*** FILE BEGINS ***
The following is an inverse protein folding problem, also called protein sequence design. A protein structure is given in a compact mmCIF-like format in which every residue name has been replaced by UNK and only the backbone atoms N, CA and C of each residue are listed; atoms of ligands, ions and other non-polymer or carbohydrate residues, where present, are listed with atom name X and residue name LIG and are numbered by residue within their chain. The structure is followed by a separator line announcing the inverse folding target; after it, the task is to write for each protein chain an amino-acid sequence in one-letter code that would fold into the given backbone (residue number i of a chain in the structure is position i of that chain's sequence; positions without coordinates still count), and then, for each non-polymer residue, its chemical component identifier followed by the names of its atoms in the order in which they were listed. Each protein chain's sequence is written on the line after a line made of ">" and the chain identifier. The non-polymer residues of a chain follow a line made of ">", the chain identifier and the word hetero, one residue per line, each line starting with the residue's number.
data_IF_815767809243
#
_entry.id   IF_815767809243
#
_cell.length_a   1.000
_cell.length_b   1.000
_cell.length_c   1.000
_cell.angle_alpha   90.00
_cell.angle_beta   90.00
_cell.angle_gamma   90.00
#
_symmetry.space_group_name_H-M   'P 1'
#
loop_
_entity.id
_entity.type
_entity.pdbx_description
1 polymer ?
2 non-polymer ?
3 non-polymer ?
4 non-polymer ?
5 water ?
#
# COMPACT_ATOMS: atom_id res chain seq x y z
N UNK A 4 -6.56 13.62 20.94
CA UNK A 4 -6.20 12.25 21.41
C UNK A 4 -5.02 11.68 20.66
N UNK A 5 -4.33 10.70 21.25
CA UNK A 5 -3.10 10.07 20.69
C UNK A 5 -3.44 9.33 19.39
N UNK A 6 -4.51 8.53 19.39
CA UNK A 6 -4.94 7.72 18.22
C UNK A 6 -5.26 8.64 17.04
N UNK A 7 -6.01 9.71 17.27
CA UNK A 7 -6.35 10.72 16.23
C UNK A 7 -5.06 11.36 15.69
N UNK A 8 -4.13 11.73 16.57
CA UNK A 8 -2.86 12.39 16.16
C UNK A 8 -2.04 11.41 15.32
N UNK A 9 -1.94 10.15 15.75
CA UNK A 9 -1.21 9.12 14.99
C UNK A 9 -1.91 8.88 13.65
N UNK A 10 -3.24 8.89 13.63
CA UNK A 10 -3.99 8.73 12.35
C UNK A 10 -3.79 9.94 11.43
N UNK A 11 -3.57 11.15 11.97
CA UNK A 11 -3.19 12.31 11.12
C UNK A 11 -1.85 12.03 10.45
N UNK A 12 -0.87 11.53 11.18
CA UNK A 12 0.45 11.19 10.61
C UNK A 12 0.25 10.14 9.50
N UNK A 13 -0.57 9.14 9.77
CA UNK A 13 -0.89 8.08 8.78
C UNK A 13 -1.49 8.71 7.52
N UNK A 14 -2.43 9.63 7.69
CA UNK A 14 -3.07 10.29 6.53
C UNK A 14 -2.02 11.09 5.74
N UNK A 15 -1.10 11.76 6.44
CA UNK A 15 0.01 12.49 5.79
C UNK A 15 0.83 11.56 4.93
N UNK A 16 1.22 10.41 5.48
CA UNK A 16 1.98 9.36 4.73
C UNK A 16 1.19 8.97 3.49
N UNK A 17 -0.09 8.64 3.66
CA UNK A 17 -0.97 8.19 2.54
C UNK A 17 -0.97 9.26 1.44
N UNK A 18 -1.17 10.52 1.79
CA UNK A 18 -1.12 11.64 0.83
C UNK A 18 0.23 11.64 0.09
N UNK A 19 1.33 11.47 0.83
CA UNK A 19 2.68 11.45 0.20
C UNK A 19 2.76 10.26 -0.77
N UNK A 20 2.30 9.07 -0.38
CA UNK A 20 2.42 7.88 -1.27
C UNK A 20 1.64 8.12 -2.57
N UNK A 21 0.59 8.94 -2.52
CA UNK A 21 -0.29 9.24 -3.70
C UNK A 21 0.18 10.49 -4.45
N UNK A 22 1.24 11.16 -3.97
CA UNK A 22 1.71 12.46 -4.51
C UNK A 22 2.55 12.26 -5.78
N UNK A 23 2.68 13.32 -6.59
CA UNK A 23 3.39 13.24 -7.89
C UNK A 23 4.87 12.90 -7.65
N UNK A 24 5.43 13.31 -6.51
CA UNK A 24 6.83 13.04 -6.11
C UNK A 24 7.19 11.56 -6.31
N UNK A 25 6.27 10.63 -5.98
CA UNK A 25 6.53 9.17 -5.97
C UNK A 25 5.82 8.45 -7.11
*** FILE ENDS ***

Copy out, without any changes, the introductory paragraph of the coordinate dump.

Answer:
The following is an inverse protein folding problem, also called protein sequence design. A protein structure is given in a compact mmCIF-like format in which every residue name has been replaced by UNK and only the backbone atoms N, CA and C of each residue are listed; atoms of ligands, ions and other non-polymer or carbohydrate residues, where present, are listed with atom name X and residue name LIG and are numbered by residue within their chain. The structure is followed by a separator line announcing the inverse folding target; after it, the task is to write for each protein chain an amino-acid sequence in one-letter code that would fold into the given backbone (residue number i of a chain in the structure is position i of that chain's sequence; positions without coordinates still count), and then, for each non-polymer residue, its chemical component identifier followed by the names of its atoms in the order in which they were listed. Each protein chain's sequence is written on the line after a line made of ">" and the chain identifier. The non-polymer residues of a chain follow a line made of ">", the chain identifier and the word hetero, one residue per line, each line starting with the residue's number.